Durrett, the prosecutor, said he didn’t disagree with Weber’s point but added that he believed masks would be more detrimental during voir dire — jury selection — than during the trial because attorneys on both sides need to ascertain a juror’s potential feelings or prejudices about the defendant.
“When the case is proceeding the jury has been picked, and there’s not much you can do about it at that point,” Durrett said. “Being able to see facial expressions while the trial is going on is a virtual scoreboard in your head so you can figure out if you are winning or losing. You can’t tell everything by body language. It would be a lot better if they were spread apart and they weren’t wearing masks.”
Durrett’s bigger concern is that mask requirements may dampen jurors’ desire to serve. Wearing a mask during a 30-minute shopping trip is one thing; wearing it through an eight-hour trial is another.
“Not saying they are anti-mask, but most people want to be in a place during the workday where they can take their mask off and be comfortable,” Durrett said. “Regardless of how you feel about masks, whether you are pro-mask or anti-mask or neutral, they are not the most comfortable thing in the world.”
Judge Scott in Benton County believes it will take at least six months for the justice system to make a significant dent in the backlog of jury trials, which also include some civil suits.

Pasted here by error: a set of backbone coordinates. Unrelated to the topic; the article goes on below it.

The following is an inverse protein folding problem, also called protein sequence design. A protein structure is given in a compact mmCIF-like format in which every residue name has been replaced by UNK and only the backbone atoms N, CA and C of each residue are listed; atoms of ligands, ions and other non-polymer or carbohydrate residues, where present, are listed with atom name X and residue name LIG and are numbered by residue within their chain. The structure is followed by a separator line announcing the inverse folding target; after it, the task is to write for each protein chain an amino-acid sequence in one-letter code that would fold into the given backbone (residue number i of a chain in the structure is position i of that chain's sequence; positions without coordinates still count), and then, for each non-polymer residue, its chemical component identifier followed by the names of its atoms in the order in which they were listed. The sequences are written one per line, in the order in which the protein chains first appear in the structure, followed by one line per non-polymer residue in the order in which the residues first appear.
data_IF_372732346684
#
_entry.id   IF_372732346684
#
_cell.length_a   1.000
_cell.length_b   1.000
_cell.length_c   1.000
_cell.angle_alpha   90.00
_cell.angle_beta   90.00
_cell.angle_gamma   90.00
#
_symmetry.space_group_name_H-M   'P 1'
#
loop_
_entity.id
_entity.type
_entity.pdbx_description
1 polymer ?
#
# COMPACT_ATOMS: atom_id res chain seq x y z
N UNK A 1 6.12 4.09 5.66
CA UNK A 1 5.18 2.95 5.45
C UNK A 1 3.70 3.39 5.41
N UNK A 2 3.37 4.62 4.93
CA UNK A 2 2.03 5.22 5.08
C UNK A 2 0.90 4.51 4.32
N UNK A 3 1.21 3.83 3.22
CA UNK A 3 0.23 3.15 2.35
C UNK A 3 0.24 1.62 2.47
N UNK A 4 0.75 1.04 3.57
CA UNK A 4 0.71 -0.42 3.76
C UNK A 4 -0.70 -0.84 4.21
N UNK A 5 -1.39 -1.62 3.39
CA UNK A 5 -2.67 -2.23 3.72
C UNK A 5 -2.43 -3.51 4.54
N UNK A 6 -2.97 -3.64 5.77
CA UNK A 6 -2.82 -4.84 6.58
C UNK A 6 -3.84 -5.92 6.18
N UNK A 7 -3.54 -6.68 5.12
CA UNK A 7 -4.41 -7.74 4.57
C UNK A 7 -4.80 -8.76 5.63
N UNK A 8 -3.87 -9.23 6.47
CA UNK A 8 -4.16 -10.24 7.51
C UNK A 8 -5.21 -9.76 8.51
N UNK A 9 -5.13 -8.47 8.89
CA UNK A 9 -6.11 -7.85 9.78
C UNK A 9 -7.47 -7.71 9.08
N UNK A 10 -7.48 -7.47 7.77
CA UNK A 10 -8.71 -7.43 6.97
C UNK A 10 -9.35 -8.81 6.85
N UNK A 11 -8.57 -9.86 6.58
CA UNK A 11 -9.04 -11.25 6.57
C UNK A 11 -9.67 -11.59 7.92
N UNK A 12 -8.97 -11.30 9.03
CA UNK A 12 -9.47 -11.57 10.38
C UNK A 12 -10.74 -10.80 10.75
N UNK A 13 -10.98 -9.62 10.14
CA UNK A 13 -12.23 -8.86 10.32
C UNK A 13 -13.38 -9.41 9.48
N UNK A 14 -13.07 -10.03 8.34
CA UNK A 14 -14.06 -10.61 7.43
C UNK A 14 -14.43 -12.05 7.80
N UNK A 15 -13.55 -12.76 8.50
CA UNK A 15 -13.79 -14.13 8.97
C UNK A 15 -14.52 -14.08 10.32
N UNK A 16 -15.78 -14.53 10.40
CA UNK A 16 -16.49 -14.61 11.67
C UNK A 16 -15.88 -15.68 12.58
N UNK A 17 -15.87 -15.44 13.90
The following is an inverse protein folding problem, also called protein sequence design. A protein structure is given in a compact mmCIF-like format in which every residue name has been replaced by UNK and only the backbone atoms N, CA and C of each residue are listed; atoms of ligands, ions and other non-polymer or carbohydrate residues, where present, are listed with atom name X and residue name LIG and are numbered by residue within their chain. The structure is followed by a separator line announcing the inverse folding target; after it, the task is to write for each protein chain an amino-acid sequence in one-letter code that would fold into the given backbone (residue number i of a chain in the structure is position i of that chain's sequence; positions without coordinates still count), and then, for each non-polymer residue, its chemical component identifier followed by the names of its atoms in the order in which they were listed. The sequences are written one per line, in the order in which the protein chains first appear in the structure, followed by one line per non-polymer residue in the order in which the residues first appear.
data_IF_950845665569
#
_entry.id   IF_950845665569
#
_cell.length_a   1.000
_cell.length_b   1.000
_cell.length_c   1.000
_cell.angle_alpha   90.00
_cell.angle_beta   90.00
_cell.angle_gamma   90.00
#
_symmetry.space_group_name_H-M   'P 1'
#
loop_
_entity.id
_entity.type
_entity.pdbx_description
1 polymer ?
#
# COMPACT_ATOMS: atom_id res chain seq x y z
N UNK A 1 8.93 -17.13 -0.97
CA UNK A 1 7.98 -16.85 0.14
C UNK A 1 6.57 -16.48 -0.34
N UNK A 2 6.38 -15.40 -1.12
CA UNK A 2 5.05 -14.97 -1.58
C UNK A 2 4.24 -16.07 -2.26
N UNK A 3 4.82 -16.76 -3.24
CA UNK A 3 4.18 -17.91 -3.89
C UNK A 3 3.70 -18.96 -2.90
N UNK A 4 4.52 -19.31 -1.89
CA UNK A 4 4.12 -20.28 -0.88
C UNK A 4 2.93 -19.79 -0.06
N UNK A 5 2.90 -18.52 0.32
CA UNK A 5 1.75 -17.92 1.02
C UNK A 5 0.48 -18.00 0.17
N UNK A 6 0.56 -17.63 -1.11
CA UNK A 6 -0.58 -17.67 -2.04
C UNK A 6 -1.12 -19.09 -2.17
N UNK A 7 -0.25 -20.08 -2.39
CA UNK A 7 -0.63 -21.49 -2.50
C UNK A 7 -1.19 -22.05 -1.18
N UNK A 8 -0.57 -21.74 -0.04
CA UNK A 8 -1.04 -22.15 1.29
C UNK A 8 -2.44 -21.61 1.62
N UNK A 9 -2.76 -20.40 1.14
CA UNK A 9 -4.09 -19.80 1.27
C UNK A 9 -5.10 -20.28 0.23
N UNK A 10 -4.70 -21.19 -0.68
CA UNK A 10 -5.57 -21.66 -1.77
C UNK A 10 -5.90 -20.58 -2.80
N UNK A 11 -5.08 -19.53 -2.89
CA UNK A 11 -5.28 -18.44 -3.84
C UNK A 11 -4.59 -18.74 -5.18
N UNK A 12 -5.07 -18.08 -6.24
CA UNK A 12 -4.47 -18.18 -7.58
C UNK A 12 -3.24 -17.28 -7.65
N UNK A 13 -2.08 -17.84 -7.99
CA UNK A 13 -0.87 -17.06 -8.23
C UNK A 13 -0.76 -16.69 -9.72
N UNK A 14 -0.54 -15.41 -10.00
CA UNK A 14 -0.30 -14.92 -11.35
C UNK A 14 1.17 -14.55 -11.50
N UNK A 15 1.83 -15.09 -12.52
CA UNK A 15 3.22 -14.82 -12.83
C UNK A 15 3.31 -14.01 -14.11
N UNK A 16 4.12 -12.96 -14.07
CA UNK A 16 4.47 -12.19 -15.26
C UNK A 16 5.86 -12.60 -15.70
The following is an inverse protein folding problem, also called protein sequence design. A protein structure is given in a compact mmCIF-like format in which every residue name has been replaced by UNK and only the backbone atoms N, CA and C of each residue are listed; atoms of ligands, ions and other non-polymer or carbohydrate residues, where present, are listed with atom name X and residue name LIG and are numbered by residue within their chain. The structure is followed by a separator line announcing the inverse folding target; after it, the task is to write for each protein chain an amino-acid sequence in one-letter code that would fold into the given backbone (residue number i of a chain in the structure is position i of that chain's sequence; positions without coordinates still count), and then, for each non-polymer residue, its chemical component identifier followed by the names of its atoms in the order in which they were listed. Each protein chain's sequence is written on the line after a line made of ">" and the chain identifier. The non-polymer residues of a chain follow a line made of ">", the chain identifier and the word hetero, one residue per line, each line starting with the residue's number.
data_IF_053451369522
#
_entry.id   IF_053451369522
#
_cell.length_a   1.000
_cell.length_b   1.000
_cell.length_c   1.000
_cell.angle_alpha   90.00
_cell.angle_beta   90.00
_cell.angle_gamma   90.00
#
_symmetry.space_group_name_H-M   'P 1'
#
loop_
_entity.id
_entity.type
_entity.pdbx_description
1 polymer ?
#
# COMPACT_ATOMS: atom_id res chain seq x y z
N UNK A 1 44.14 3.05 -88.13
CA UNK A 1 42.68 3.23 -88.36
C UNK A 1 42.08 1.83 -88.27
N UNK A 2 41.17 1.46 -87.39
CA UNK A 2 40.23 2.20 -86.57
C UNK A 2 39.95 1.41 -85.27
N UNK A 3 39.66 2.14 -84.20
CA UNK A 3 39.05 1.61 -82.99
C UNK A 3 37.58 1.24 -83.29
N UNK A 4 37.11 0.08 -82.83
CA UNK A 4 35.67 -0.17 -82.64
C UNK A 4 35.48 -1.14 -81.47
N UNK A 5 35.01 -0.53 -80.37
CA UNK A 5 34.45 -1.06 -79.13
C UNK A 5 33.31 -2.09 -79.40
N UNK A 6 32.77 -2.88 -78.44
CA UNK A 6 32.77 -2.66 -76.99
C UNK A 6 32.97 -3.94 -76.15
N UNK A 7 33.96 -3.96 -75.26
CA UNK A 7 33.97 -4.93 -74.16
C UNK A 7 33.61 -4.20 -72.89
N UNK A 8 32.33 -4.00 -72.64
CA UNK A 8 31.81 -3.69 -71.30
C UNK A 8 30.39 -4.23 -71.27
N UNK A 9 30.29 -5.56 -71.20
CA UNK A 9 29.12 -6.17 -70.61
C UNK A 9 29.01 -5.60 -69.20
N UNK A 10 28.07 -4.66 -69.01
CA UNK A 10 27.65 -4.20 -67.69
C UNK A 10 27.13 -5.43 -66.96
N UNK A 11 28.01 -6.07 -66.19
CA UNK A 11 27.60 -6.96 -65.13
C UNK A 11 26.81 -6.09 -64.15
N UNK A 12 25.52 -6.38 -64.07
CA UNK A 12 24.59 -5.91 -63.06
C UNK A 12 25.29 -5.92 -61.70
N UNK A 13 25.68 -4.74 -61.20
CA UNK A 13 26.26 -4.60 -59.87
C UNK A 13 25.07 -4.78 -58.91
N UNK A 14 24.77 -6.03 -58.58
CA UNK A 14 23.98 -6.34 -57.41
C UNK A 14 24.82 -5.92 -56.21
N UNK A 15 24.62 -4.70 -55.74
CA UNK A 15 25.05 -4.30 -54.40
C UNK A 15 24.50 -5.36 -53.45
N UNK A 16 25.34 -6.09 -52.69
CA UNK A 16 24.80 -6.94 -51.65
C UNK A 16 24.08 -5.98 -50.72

When the pandemic first upended the courts in March 2020, there was a shaky transition period before all the sides figured out how to proceed through virtual hearings.
Many hearings, for such things as domestic violence or child endangerment issues, simply couldn’t be postponed because people’s safety was involved.
Some civil cases that involved a massive amount of paperwork were delayed because sharing troves of documents during a virtual hearing wasn’t feasible.
“After the initial shutdown, after March, April and May, it seemed like we had figured out how to keep things moving,” said Fayetteville attorney Kristin Pawlik, a partner with Miller Butler Schneider Pawlik & Rozzell. “We have limped along and done a pretty good job.”
Durrett said he expects to see a bunch of criminal cases resolved, either through trials or pleas.
He said the courts have a two-year backlog, considering old cases and the fact that crimes and civil torts were still happening during the pandemic.
“It’s going to be very difficult to socially distance and have a jury trial but, at some point, you have to get back to it,” Durrett said.
“It is going to be uncomfortable at the beginning, but I think the further we go along and the longer this goes on, then the less restrictive it is going to be,” he added.